There hasn't been a regular-season National Football League game played in, or around, the City of Los Angeles since December 24, 1994. When they kick off on Sunday, it will have been 21 years, 8 months and 25 days. How long has that been?


Since the Rams and Raiders skedaddled, the Cleveland Browns have become the Baltimore Ravens and been replaced, the Houston Oilers have become the Tennessee Titans, the Houston Texans have been established to replace the Oilers, and the Carolina Panthers and Jacksonville Jaguars have also been established.

In other sports, the Montreal Expos have become the Washington Nationals, the Vancouver Grizzlies have been established and become the Memphis Grizzlies, the Charlotte Hornets have become the New Orleans Hornets and the New Orleans Pelicans, the Charlotte Bobcats have been established and become the new Charlotte Hornets, the Seattle SuperSonics have become the Oklahoma City Thunder, the Quebec Nordiques have become the Colorado Avalanche, the Winnipeg Jets have become the Phoenix Coyotes and now the Arizona Coyotes, the Hartford Whalers have become the Carolina Hurricanes, the Atlanta Thrashers have been established and become the new Winnipeg Jets, and the Tampa Bay Rays, Arizona Diamondbacks, Toronto Raptors, Nashville Predators, Minnesota Wild, Columbus Blue Jackets, and the as-yet-unnamed Las Vegas NHL team have been established.

The Denver Broncos, the New England Patriots, the Tampa Bay Buccaneers, the Seattle Seahawks, the New Orleans Saints, the Colts since moving to Indianapolis, had never won a Super Bowl. The Rams had won an NFL Championship, but not in the Super Bowl era. The Buccaneers, the Oilers/Titans, the Browns/Ravens, the Panthers, the Seahawks, the Saints, the Colts since moving to Indy, the San Diego Chargers, the Atlanta Falcons, the Arizona Cardinals had never been in one. All those facts have since changed.

Only 9 NFL stadiums in use in 1994 are in use in 2016: The L.A. Coliseum, the Oakland Coliseum, Lambeau Field in Green Bay, New Era Field (then Rich Stadium) outside Buffalo, Hard Rock Stadium (then Joe Robbie Stadium) outside Miami, Qualcomm Stadium (then Jack Murphy Stadium) in San Diego, the Superdome in New Orleans, Arrowhead Stadium in Kansas City, and the Georgia Dome in Atlanta. Next year, when the Falcons move into Mercedes-Benz Stadium, the number will drop to 8.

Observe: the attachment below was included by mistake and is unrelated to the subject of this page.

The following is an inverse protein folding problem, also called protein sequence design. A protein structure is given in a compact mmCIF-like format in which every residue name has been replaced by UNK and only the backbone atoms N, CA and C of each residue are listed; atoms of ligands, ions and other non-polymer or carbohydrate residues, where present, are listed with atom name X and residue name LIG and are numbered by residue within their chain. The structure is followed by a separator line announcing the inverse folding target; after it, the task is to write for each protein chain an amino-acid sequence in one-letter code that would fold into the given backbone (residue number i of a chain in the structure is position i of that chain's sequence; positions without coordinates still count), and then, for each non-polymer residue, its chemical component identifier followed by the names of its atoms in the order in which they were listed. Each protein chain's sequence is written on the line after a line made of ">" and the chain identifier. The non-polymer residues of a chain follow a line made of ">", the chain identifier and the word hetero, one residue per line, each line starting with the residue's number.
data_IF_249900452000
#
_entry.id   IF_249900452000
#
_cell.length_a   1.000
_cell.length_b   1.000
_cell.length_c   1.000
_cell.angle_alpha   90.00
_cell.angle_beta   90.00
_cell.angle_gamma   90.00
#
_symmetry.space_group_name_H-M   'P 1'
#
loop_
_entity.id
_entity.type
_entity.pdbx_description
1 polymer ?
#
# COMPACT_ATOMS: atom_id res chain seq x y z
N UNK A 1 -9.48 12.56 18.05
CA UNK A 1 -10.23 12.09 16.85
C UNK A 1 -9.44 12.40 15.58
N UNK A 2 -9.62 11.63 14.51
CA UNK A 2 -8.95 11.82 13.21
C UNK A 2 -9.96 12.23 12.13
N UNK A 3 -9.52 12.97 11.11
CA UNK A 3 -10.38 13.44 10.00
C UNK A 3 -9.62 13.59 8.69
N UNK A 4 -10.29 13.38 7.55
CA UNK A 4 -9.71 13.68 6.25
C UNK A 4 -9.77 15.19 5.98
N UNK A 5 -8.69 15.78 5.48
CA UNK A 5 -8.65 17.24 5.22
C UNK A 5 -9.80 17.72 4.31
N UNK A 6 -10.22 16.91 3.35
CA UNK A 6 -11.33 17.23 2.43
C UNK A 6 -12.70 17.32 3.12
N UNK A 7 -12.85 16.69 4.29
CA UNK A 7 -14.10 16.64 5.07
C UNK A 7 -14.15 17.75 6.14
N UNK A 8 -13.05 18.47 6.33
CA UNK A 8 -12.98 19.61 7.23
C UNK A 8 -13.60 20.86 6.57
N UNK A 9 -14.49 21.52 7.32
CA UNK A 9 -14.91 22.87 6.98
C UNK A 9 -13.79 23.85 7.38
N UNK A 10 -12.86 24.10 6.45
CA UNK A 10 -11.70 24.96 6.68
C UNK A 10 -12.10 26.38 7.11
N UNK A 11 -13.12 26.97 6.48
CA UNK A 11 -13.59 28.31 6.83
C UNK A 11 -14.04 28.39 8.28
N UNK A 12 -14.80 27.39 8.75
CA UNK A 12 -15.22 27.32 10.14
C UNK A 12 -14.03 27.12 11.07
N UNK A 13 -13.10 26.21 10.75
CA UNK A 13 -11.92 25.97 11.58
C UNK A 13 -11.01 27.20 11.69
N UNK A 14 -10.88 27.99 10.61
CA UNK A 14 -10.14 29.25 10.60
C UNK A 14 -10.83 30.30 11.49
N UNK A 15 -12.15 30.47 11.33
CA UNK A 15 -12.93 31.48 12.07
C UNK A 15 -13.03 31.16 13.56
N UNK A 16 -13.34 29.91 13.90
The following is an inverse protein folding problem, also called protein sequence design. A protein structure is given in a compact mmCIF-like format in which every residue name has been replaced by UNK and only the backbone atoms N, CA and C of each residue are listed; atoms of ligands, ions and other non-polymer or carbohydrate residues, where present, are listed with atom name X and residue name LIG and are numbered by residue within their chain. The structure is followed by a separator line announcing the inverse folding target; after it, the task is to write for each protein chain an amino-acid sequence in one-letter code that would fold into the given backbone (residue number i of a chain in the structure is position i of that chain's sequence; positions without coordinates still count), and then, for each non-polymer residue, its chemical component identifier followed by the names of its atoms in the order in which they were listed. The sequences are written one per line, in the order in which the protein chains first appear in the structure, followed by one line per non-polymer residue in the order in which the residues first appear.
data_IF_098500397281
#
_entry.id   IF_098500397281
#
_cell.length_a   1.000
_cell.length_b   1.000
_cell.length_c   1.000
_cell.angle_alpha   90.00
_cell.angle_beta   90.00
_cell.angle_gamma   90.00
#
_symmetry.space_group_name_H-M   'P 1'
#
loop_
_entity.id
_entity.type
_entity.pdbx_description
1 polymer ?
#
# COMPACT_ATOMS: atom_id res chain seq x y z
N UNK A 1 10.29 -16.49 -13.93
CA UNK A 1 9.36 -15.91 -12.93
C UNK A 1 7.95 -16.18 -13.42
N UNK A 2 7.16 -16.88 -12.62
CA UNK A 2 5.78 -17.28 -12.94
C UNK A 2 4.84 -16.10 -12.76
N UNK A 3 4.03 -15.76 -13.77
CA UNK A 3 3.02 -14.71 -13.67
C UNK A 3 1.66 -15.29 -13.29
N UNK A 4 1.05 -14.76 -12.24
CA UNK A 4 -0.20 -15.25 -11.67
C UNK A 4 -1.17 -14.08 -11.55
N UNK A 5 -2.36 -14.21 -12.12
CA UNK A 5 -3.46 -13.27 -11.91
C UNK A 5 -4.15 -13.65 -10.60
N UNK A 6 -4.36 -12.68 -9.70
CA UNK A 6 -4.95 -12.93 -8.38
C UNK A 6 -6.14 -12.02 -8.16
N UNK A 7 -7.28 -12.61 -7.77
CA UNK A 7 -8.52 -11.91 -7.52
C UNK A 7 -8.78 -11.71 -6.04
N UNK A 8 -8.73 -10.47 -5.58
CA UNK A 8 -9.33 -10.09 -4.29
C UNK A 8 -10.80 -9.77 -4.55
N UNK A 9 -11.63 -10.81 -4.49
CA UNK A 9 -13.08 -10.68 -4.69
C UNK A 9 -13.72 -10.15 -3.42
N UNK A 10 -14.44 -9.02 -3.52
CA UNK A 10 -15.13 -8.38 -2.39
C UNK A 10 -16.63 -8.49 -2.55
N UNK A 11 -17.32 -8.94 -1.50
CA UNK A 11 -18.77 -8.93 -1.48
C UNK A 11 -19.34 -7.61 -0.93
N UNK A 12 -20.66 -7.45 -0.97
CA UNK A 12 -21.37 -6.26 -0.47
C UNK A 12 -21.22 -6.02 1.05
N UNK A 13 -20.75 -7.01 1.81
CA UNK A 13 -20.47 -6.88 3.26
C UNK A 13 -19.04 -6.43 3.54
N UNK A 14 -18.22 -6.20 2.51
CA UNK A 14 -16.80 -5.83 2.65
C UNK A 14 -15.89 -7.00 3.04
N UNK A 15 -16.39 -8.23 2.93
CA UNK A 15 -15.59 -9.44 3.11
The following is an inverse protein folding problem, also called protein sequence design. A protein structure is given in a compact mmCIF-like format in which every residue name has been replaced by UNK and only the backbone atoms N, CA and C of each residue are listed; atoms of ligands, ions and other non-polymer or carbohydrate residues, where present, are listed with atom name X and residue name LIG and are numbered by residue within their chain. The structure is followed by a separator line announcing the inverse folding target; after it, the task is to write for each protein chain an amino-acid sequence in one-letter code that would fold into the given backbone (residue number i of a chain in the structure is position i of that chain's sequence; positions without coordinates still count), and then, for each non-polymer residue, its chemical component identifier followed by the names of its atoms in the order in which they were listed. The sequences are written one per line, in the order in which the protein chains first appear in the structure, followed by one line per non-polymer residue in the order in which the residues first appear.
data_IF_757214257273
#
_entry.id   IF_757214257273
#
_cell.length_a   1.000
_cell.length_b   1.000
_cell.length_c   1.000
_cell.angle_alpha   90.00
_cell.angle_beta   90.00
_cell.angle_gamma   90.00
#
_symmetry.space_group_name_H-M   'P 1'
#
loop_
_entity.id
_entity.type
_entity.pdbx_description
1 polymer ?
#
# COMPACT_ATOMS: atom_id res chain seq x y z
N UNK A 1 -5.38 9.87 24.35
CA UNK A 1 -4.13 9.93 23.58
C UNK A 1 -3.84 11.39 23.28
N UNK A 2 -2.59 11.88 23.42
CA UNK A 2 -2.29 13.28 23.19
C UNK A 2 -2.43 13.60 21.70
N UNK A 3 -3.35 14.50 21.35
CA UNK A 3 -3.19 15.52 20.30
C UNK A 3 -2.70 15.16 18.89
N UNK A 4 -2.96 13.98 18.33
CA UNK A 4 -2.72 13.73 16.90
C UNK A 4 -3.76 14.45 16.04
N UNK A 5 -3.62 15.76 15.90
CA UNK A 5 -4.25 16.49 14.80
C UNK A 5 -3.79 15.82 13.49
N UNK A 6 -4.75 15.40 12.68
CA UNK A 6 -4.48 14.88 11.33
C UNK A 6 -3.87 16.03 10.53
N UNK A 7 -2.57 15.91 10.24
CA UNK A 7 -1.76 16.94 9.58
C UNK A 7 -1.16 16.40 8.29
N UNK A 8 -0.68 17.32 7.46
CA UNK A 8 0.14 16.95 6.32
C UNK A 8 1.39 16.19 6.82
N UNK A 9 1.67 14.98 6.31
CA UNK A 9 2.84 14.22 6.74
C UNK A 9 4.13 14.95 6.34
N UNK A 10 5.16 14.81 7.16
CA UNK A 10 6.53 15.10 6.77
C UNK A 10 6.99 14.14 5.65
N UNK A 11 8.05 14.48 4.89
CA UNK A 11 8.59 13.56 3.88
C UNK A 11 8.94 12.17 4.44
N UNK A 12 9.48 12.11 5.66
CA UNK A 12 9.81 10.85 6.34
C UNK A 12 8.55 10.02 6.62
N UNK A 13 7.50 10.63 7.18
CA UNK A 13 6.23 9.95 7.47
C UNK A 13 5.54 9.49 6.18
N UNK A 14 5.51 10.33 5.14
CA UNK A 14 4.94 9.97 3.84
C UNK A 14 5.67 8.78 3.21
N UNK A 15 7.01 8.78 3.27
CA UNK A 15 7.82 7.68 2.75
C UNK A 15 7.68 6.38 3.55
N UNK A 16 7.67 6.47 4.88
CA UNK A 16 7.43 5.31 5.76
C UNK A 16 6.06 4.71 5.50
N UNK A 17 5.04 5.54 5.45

The defining players of my childhood were all gone, as Joe Montana had just played his last game. The current holder of the Heisman Trophy, Derrick Henry of the University of Alabama, now with the Tennessee Titans, was 5 months old.

The Rams' coach at the time was Chuck Knox. He was fired after the season, and, despite being a 3-time Coach of the Year, has never worked in the NFL again. He is still alive, at the age of 83.

Terry Collins was the manager of the Houston Astros. Alain Vigneault was an assistant coach with the Ottawa Senators. Jack Capuano was an assistant coach with the Tallahassee Tiger Sharks. Todd Bowles was out of football, and looking for a coaching job, which he would get the next season. Joe Girardi was playing for the Colorado Rockies. Jeff Hornacek was playing for the Utah Jazz. Kenny Atkinson was playing pro basketball in Spain. John Hynes was playing hockey at Boston University. And Ben McAdoo was playing football in high school.

The Heavyweight Champion of the World was George Foreman. Yes, you read that right: Big George had recently regained the title at age 45. The defending World Champions in the Big Four sports were the Dallas Cowboys, the Houston Rockets, the New York Rangers (ugh), and, because the 1994 postseason had been canceled, baseball's World Championship was still held by the team that won the World Series in 1992 and 1993, the Toronto Blue Jays.